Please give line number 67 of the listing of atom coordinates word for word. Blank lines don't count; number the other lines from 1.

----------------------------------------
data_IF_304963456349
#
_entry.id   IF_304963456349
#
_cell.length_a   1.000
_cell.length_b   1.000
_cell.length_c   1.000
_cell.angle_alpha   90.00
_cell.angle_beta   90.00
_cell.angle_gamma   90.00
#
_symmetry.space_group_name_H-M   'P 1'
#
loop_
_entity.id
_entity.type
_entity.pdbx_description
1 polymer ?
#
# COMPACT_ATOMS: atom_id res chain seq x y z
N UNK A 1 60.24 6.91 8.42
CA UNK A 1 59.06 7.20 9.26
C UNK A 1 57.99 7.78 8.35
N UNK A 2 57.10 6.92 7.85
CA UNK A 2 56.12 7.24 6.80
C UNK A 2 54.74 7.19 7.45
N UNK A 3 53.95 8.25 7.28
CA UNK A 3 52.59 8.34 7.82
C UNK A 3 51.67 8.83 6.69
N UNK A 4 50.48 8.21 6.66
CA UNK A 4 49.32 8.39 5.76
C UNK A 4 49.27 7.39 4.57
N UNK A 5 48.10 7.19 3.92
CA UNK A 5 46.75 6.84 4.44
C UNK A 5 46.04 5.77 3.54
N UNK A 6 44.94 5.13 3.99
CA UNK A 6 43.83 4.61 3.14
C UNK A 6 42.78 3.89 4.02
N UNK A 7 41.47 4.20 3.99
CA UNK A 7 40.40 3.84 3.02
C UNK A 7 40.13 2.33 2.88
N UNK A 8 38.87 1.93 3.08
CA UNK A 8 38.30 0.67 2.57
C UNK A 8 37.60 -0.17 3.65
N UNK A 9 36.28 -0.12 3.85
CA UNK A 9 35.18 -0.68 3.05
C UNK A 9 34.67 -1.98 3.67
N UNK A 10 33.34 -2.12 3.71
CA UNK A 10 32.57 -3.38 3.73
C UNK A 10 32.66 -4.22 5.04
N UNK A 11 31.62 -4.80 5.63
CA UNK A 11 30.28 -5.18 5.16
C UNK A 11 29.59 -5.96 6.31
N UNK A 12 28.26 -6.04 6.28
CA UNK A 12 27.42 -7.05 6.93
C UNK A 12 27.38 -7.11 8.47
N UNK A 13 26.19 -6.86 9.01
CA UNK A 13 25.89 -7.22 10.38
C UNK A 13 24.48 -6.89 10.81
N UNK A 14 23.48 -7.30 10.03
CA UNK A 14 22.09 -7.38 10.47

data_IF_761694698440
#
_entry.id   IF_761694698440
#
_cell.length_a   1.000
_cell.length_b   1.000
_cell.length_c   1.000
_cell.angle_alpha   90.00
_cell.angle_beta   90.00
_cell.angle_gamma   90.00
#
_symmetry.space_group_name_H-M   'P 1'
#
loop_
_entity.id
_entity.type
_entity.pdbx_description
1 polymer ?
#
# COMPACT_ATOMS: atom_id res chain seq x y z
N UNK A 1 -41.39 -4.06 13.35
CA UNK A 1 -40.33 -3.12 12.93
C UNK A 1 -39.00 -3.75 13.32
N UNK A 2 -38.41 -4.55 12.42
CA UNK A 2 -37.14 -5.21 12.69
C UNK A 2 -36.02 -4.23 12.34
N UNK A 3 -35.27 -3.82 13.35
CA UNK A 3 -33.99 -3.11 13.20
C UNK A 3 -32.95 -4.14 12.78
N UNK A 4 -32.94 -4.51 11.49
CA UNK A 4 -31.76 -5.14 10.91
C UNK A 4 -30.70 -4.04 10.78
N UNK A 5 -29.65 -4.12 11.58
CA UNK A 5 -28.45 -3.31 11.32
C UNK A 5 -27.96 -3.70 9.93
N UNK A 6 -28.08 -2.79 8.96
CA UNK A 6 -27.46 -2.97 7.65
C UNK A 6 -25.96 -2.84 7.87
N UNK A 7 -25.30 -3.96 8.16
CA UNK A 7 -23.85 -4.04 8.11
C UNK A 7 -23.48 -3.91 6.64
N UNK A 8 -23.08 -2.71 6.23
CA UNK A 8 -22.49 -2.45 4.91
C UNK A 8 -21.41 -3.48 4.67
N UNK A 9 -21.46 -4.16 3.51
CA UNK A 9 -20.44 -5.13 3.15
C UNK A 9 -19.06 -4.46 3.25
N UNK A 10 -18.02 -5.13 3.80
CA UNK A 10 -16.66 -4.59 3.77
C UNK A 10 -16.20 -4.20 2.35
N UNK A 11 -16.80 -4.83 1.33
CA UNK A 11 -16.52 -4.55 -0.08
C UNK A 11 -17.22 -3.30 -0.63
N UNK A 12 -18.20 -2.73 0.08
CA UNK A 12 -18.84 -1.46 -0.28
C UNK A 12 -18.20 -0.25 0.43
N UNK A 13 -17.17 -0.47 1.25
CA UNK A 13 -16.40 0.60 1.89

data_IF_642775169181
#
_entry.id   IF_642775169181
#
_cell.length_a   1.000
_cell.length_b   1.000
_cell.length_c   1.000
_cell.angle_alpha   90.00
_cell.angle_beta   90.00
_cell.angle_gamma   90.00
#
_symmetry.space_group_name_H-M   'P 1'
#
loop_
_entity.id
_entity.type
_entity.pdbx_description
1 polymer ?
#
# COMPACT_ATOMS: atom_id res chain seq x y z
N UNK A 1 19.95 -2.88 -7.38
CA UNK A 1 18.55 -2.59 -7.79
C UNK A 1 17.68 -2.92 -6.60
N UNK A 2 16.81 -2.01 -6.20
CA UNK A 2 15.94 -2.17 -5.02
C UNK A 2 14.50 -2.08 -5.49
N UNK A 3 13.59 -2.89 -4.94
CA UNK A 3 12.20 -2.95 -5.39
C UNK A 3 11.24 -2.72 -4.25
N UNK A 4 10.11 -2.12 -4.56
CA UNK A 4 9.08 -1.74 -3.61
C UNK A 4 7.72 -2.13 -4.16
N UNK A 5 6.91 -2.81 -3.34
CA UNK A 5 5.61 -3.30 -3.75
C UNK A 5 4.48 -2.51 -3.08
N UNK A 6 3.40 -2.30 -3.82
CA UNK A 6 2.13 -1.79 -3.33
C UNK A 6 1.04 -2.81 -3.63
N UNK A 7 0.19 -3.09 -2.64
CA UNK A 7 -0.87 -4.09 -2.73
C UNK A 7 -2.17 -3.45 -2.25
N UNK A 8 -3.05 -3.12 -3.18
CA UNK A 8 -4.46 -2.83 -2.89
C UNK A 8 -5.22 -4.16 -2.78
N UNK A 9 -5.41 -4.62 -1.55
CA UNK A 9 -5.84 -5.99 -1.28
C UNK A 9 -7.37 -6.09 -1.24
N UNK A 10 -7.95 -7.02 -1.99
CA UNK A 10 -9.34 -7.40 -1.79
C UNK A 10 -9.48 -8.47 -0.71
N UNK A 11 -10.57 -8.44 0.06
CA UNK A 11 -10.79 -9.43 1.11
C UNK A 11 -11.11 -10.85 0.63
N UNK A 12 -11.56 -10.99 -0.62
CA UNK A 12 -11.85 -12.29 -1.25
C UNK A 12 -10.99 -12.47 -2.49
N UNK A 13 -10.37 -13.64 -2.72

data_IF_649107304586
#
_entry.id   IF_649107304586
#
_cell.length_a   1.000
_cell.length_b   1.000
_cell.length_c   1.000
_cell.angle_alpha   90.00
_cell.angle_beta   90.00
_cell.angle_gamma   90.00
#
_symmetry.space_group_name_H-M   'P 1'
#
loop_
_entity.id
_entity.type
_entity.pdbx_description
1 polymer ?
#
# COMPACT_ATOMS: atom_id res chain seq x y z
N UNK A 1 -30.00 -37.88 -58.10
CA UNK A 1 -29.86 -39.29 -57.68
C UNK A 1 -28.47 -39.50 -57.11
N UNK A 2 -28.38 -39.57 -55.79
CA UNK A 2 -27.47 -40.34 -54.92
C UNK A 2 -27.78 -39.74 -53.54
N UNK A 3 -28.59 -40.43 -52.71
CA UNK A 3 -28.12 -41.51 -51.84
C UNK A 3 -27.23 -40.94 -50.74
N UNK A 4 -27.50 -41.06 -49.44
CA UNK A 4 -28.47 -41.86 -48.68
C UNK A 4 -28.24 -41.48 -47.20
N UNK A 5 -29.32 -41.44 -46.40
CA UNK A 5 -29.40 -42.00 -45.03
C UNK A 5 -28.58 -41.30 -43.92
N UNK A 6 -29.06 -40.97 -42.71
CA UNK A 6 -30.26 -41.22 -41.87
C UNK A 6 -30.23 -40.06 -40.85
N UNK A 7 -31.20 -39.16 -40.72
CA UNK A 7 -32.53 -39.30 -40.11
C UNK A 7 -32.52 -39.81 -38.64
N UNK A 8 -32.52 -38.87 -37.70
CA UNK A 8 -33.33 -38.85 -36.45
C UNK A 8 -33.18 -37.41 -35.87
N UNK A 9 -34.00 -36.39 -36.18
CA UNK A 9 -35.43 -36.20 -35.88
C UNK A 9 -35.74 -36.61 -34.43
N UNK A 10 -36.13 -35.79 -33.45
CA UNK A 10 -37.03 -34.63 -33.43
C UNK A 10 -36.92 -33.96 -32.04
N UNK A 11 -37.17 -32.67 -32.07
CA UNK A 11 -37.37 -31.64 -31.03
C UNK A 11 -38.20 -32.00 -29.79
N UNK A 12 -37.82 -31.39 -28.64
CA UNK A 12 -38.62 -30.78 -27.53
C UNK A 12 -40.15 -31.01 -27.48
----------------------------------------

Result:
_cell.length_b   1.000